The formative assessment involves student contributions each week to the online discussion forum on blackboard. Students are expected to engage in critical discussion of material presented in the scheduled lectures from weeks 2-5 and 7-10. Forums will remain open for posting until Monday 4:00 pm the week after a lecture. Contributions over 8 weeks will be assessed and will carry 25% weight in the overall assessment.


Penalties for late submission:

The Module Convenor will apply the following penalties for work submitted late, in accordance with the University policy. 



• where the piece of work is submitted up to one calendar week after the original deadline (or any formally agreed extension to the deadline): 10% of the total marks available for the piece of work will be deducted from the mark for each working day (or part thereof) following the deadline up to a total of five working days;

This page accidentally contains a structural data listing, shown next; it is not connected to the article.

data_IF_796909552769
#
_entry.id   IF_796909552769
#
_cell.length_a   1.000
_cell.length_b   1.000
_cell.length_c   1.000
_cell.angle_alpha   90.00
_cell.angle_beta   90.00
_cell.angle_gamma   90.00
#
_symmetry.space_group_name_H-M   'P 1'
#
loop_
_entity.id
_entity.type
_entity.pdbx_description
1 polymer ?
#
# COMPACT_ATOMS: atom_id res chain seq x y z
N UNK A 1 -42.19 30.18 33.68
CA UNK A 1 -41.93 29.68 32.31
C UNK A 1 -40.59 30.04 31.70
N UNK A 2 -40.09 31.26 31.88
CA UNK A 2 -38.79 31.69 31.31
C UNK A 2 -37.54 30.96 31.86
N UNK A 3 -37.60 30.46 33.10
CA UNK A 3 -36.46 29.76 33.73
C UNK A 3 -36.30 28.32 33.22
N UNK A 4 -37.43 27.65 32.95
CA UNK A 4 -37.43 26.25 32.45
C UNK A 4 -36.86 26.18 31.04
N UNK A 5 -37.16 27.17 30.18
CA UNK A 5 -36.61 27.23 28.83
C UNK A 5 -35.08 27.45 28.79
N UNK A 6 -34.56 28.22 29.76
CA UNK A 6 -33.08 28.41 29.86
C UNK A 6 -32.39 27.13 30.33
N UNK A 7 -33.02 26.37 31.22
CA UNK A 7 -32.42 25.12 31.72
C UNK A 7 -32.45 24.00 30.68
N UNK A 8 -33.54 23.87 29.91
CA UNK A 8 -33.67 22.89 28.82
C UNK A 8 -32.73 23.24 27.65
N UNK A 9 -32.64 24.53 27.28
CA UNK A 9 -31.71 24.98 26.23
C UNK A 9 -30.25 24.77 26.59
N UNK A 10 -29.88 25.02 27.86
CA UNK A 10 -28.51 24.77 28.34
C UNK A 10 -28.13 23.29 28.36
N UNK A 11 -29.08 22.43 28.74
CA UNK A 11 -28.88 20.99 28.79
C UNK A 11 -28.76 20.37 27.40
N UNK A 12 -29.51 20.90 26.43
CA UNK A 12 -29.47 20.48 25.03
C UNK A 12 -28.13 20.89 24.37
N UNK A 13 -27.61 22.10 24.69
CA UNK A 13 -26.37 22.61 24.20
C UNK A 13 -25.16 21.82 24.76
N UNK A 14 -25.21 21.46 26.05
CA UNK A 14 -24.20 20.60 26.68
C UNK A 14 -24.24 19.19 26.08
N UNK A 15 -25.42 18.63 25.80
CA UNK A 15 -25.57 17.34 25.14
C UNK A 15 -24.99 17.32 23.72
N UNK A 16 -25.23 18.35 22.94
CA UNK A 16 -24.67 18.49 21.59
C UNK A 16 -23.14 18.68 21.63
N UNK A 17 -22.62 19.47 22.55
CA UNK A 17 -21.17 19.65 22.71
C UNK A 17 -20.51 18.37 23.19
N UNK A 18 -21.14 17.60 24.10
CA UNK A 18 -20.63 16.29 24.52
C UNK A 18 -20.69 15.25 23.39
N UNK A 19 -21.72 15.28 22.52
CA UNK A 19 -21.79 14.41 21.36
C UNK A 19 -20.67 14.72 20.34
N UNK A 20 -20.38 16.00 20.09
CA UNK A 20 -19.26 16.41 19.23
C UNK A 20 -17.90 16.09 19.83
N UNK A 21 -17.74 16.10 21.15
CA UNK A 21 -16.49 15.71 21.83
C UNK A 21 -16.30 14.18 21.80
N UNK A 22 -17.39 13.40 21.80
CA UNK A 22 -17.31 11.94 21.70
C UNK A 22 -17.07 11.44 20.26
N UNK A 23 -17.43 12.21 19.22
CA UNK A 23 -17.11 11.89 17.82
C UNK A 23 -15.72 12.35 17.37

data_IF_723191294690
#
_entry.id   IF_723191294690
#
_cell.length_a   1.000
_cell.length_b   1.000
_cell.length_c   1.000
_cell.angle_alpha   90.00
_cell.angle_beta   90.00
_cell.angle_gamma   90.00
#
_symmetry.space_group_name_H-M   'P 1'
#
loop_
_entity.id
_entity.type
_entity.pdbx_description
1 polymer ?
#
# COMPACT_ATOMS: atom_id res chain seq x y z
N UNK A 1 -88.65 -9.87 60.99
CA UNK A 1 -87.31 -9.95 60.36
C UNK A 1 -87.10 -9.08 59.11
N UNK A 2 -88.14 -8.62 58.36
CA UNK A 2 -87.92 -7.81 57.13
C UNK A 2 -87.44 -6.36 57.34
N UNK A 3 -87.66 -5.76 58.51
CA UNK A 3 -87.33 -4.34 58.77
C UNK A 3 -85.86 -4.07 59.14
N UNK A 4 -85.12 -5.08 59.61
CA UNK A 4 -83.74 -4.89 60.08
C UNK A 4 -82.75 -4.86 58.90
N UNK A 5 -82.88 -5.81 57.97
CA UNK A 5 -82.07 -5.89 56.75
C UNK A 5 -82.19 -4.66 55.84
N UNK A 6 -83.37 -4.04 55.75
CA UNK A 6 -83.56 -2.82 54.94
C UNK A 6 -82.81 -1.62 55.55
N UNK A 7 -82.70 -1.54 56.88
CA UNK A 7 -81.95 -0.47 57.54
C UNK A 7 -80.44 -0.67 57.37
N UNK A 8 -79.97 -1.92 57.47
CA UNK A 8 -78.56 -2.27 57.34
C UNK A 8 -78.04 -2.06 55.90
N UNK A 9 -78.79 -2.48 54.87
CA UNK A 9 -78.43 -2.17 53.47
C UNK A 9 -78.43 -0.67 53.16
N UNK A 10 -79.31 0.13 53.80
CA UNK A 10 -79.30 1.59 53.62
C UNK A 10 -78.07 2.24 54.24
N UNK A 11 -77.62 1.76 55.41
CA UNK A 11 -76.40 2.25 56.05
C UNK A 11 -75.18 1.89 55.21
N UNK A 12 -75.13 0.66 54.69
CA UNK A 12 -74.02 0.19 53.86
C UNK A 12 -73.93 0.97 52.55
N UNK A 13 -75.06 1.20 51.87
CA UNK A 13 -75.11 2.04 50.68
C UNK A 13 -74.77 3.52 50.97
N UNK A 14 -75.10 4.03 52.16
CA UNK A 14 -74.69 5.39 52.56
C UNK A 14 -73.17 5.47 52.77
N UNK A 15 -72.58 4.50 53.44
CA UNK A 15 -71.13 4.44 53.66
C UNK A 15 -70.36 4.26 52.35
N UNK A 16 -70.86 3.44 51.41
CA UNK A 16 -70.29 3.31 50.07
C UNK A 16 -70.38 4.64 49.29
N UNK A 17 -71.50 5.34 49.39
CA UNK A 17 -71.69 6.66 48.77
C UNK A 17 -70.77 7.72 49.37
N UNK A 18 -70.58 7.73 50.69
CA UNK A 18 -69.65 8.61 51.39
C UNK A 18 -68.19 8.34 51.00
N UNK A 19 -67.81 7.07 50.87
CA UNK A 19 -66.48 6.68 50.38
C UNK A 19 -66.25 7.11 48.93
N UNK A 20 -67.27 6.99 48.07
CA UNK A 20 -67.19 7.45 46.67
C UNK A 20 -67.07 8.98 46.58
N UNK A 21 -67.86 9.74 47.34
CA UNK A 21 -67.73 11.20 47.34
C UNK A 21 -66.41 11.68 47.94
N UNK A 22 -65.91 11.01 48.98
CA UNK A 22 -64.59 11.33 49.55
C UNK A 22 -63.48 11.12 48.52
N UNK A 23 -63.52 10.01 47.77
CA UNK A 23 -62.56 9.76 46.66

• where the piece of work is submitted more than five working days after the original deadline (or any formally agreed extension to the deadline): a mark of zero will be recorded.



The University policy statement on penalties for late submission can be found at: http://www.reading.ac.uk/web/FILES/qualitysupport/penaltiesforlatesubmission.pdf



You are strongly advised to ensure that coursework is submitted by the relevant deadline. You should note that it is advisable to submit work in an unfinished state rather than to fail to submit any work.


Assessment requirements for a pass:
An overall mark of at least 40%.

Reassessment arrangements:
Reassessment will be by the same method as for the module’s original assessment requirements, subject to variation by the Examination Board where appropriate.

Additional Costs (specified where applicable):

Last updated: 8 April 2019

THE INFORMATION CONTAINED IN THIS MODULE DESCRIPTION DOES NOT FORM ANY PART OF A STUDENT'S CONTRACT.